Perched on the crest of the hill to the south of Xagħra, the awe-inspiring megalithic Ġgantija Temples command soaring views over most of southern Gozo. As the name implies (ġgantija – dje-gant-ee-ya – means 'giantess'), these are the largest of the megalithic temples found on the Maltese Islands – the walls stand over 6m high, and the two temples together span over 40m.
The site has a wonderful visitor's centre, with displays putting the temples into context and showcasing many of the extraordinary carvings discovered here, including the famous 'fat ladies'.
Along with Ta'Ħaġrat and Skorba in Malta, the Ġgantija Temples are thought to be Malta's oldest, dating from 3600 to 3000 BC. Both temples face towards the southeast, and both have five semicircular niches within. The south temple (on the left) is the older, and is entered across a huge threshold slab with four holes at each side, thought to be for libations. The first niche on the right contains an altar with some spiral decoration – there was once a pillar here with a snake carved on it, but the pillar now lives in Victoria's Archaeology Museum. The left-hand niche in the inner chamber has a well-preserved trilithon altar; on the right is a circular hearth stone and a bench altar.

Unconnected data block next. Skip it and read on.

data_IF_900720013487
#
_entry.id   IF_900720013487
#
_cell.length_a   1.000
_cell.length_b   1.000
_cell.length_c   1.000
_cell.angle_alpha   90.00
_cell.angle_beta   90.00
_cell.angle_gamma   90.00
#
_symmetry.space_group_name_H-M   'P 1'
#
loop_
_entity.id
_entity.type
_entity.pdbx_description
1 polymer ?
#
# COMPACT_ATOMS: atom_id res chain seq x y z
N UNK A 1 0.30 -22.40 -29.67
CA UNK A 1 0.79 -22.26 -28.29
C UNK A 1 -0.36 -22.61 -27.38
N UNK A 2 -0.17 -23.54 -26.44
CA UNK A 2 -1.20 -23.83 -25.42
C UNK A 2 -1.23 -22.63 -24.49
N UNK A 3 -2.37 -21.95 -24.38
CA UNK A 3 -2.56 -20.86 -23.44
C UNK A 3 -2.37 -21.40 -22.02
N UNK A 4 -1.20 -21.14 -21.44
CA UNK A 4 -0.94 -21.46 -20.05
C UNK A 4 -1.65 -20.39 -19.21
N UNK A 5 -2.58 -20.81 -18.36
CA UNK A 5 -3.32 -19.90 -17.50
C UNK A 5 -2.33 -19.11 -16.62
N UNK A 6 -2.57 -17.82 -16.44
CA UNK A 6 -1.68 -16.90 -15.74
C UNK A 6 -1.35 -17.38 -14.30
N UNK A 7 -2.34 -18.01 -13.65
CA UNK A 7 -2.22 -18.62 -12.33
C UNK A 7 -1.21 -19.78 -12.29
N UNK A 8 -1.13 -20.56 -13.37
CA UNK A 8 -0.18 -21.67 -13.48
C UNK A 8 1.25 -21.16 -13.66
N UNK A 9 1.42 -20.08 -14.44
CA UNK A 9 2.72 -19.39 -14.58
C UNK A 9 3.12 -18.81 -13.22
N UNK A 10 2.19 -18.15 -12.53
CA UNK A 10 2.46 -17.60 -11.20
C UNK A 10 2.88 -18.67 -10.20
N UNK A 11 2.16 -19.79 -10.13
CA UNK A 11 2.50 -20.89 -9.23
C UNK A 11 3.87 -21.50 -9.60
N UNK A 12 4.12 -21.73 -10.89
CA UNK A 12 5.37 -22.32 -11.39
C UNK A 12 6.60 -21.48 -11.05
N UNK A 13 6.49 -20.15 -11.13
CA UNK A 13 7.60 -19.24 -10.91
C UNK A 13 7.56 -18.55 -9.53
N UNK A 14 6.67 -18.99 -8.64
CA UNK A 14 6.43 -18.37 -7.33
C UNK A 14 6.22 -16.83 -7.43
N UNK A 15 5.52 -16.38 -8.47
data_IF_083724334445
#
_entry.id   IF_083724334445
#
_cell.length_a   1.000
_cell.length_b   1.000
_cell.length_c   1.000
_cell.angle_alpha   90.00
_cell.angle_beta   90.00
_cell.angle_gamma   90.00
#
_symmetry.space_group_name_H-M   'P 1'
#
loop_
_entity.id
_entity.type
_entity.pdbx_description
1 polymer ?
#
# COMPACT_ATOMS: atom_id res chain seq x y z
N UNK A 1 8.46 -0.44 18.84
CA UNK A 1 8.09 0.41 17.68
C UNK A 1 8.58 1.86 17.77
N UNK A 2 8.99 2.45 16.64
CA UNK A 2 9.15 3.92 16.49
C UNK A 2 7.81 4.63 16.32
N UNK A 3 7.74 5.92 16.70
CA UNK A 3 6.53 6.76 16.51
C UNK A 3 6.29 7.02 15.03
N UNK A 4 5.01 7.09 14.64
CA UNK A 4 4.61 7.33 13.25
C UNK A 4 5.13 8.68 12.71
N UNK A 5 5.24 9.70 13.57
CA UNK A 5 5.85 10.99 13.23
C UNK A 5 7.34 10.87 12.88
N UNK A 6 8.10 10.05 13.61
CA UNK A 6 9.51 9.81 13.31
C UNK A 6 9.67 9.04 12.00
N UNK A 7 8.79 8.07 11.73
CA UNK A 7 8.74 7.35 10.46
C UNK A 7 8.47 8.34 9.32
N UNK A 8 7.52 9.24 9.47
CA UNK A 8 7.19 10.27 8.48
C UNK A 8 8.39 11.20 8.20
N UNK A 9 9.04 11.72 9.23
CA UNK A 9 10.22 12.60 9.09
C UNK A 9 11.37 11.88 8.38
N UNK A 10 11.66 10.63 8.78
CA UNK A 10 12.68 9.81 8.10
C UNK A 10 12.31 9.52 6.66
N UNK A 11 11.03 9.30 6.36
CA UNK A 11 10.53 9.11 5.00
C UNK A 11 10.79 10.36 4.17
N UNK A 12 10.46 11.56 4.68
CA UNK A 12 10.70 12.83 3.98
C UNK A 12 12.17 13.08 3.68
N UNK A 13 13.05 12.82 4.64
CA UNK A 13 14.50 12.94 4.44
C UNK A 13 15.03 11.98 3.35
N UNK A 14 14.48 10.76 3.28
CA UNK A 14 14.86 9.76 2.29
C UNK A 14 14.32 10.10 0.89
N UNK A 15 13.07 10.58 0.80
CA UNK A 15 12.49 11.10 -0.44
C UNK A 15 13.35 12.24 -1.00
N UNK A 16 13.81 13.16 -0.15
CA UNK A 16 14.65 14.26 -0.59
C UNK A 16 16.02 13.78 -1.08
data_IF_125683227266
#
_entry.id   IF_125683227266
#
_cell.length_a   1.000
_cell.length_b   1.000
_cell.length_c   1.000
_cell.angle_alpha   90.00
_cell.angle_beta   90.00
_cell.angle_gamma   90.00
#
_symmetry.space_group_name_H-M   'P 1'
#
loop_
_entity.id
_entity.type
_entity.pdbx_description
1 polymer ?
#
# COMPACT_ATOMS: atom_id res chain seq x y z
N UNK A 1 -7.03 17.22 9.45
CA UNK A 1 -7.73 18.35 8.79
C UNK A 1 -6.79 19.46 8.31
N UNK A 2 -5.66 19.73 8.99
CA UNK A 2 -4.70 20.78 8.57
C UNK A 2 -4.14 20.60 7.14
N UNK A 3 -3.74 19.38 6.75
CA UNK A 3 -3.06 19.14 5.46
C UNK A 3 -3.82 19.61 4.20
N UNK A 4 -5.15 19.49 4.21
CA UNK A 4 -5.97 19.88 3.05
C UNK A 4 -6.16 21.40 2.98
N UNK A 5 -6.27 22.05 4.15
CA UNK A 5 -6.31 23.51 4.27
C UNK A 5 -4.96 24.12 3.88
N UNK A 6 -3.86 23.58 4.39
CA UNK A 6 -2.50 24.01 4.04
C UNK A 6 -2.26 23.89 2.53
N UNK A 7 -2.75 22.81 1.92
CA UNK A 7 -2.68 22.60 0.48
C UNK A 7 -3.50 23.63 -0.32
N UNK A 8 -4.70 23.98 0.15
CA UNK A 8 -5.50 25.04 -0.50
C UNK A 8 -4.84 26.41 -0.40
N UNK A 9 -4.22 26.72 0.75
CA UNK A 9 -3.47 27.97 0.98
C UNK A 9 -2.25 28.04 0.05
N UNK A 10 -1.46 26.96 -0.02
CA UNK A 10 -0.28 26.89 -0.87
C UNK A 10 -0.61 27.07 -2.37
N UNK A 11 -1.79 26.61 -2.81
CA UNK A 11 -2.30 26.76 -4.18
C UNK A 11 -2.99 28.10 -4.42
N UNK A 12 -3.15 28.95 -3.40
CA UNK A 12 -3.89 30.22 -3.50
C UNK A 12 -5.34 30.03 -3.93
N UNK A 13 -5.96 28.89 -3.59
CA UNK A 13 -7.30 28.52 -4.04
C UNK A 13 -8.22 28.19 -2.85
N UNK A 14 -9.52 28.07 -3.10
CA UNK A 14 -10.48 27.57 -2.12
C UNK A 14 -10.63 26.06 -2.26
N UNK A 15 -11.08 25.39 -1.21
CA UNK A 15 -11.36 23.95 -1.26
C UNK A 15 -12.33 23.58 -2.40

The outer wall of the later north temple complex is particularly impressive in scale. The largest of the megaliths measures 6m by 4m and weighs around 57 tonnes, and the wall may originally have stood up to 16m tall – it's incredible to contemplate how these huge stones were put in place. The exterior walls were built of harder-wearing coralline limestone, while the interiors were built of the lighter globigerina limestone – brought here from around a kilometre away.